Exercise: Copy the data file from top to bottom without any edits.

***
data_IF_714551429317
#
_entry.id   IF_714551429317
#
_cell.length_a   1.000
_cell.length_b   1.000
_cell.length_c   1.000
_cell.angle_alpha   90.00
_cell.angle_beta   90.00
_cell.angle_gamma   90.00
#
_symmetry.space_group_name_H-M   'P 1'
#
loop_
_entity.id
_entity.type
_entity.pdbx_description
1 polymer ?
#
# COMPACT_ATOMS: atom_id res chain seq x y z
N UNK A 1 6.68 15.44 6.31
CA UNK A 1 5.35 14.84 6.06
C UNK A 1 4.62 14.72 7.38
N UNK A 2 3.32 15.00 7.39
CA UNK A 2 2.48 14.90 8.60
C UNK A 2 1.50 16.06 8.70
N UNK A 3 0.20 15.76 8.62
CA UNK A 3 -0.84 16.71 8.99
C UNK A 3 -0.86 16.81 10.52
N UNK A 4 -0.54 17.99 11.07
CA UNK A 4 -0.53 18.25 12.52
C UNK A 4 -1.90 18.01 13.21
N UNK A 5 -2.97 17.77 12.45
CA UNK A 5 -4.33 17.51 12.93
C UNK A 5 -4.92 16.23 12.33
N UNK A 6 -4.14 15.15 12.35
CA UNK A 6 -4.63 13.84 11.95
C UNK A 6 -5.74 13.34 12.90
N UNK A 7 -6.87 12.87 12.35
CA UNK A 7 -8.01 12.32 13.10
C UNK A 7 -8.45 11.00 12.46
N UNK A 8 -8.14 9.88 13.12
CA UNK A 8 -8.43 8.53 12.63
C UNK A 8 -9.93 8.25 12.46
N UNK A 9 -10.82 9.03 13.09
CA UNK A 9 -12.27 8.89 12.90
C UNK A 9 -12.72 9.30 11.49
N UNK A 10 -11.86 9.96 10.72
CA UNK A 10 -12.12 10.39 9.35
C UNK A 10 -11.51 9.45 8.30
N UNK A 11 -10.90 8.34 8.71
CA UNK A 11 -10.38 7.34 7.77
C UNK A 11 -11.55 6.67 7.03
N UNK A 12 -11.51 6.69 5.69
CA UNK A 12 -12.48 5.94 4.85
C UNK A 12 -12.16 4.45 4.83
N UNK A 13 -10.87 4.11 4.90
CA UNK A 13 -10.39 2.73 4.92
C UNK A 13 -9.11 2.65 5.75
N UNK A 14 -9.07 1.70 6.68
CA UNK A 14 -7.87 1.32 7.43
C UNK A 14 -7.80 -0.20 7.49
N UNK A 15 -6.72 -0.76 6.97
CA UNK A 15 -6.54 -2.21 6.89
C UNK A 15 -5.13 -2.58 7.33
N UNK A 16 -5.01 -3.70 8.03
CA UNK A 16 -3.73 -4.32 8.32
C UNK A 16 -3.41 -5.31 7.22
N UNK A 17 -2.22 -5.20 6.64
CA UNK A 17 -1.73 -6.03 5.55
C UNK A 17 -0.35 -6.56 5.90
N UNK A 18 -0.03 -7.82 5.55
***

data_IF_714551429317
#
_entry.id   IF_714551429317
#
_cell.length_a   1.000
_cell.length_b   1.000
_cell.length_c   1.000
_cell.angle_alpha   90.00
_cell.angle_beta   90.00
_cell.angle_gamma   90.00
#
_symmetry.space_group_name_H-M   'P 1'
#
loop_
_entity.id
_entity.type
_entity.pdbx_description
1 polymer ?
#
# COMPACT_ATOMS: atom_id res chain seq x y z
N UNK A 1 6.68 15.44 6.31
CA UNK A 1 5.35 14.84 6.06
C UNK A 1 4.62 14.72 7.38
N UNK A 2 3.32 15.00 7.39
CA UNK A 2 2.48 14.90 8.60
C UNK A 2 1.50 16.06 8.70
N UNK A 3 0.20 15.76 8.62
CA UNK A 3 -0.84 16.71 8.99
C UNK A 3 -0.86 16.81 10.52
N UNK A 4 -0.54 17.99 11.07
CA UNK A 4 -0.53 18.25 12.52
C UNK A 4 -1.90 18.01 13.21
N UNK A 5 -2.97 17.77 12.45
CA UNK A 5 -4.33 17.51 12.93
C UNK A 5 -4.92 16.23 12.33
N UNK A 6 -4.14 15.15 12.35
CA UNK A 6 -4.63 13.84 11.95
C UNK A 6 -5.74 13.34 12.90
N UNK A 7 -6.87 12.87 12.35
CA UNK A 7 -8.01 12.32 13.10
C UNK A 7 -8.45 11.00 12.46
N UNK A 8 -8.14 9.88 13.12
CA UNK A 8 -8.43 8.53 12.63
C UNK A 8 -9.93 8.25 12.46
N UNK A 9 -10.82 9.03 13.09
CA UNK A 9 -12.27 8.89 12.90
C UNK A 9 -12.72 9.30 11.49
N UNK A 10 -11.86 9.96 10.72
CA UNK A 10 -12.12 10.39 9.35
C UNK A 10 -11.51 9.45 8.30
N UNK A 11 -10.90 8.34 8.71
CA UNK A 11 -10.38 7.34 7.77
C UNK A 11 -11.55 6.67 7.03
N UNK A 12 -11.51 6.69 5.69
CA UNK A 12 -12.48 5.94 4.85
C UNK A 12 -12.16 4.45 4.83
N UNK A 13 -10.87 4.11 4.90
CA UNK A 13 -10.39 2.73 4.92
C UNK A 13 -9.11 2.65 5.75
N UNK A 14 -9.07 1.70 6.68
CA UNK A 14 -7.87 1.32 7.43
C UNK A 14 -7.80 -0.20 7.49
N UNK A 15 -6.72 -0.76 6.97
CA UNK A 15 -6.54 -2.21 6.89
C UNK A 15 -5.13 -2.58 7.33
N UNK A 16 -5.01 -3.70 8.03
CA UNK A 16 -3.73 -4.32 8.32
C UNK A 16 -3.41 -5.31 7.22
N UNK A 17 -2.22 -5.20 6.64
CA UNK A 17 -1.73 -6.03 5.55
C UNK A 17 -0.35 -6.56 5.90
N UNK A 18 -0.03 -7.82 5.55